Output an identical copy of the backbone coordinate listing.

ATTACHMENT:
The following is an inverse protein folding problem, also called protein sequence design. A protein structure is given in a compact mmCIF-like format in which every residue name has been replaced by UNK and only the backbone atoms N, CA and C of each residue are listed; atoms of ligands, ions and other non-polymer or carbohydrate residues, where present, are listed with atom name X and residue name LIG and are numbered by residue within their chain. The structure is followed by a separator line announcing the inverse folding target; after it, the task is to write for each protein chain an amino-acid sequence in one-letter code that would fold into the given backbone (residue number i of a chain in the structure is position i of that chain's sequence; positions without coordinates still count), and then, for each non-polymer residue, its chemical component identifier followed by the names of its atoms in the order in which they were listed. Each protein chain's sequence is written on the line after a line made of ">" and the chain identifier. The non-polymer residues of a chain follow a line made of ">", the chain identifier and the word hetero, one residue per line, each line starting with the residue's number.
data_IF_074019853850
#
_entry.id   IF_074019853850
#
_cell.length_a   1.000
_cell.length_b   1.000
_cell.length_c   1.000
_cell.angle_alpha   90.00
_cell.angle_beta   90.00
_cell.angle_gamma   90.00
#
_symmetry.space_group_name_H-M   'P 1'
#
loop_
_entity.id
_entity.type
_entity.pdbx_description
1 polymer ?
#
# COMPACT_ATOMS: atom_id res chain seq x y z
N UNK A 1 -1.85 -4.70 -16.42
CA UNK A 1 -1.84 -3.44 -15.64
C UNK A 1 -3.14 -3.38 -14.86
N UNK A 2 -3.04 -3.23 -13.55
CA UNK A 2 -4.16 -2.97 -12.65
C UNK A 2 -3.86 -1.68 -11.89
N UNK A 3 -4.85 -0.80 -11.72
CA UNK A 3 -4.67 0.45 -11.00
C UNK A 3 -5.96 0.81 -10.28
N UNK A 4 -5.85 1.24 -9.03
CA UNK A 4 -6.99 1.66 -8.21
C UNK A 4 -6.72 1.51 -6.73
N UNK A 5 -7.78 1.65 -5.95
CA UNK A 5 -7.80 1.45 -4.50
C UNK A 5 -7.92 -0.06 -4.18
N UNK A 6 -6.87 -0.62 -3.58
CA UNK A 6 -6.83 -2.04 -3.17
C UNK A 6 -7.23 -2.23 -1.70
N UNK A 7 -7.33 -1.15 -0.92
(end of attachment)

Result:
The following is an inverse protein folding problem, also called protein sequence design. A protein structure is given in a compact mmCIF-like format in which every residue name has been replaced by UNK and only the backbone atoms N, CA and C of each residue are listed; atoms of ligands, ions and other non-polymer or carbohydrate residues, where present, are listed with atom name X and residue name LIG and are numbered by residue within their chain. The structure is followed by a separator line announcing the inverse folding target; after it, the task is to write for each protein chain an amino-acid sequence in one-letter code that would fold into the given backbone (residue number i of a chain in the structure is position i of that chain's sequence; positions without coordinates still count), and then, for each non-polymer residue, its chemical component identifier followed by the names of its atoms in the order in which they were listed. Each protein chain's sequence is written on the line after a line made of ">" and the chain identifier. The non-polymer residues of a chain follow a line made of ">", the chain identifier and the word hetero, one residue per line, each line starting with the residue's number.
data_IF_074019853850
#
_entry.id   IF_074019853850
#
_cell.length_a   1.000
_cell.length_b   1.000
_cell.length_c   1.000
_cell.angle_alpha   90.00
_cell.angle_beta   90.00
_cell.angle_gamma   90.00
#
_symmetry.space_group_name_H-M   'P 1'
#
loop_
_entity.id
_entity.type
_entity.pdbx_description
1 polymer ?
#
# COMPACT_ATOMS: atom_id res chain seq x y z
N UNK A 1 -1.85 -4.70 -16.42
CA UNK A 1 -1.84 -3.44 -15.64
C UNK A 1 -3.14 -3.38 -14.86
N UNK A 2 -3.04 -3.23 -13.55
CA UNK A 2 -4.16 -2.97 -12.65
C UNK A 2 -3.86 -1.68 -11.89
N UNK A 3 -4.85 -0.80 -11.72
CA UNK A 3 -4.67 0.45 -11.00
C UNK A 3 -5.96 0.81 -10.28
N UNK A 4 -5.85 1.24 -9.03
CA UNK A 4 -6.99 1.66 -8.21
C UNK A 4 -6.72 1.51 -6.73
N UNK A 5 -7.78 1.65 -5.95
CA UNK A 5 -7.80 1.45 -4.50
C UNK A 5 -7.92 -0.06 -4.18
N UNK A 6 -6.87 -0.62 -3.58
CA UNK A 6 -6.83 -2.04 -3.17
C UNK A 6 -7.23 -2.23 -1.70
N UNK A 7 -7.33 -1.15 -0.92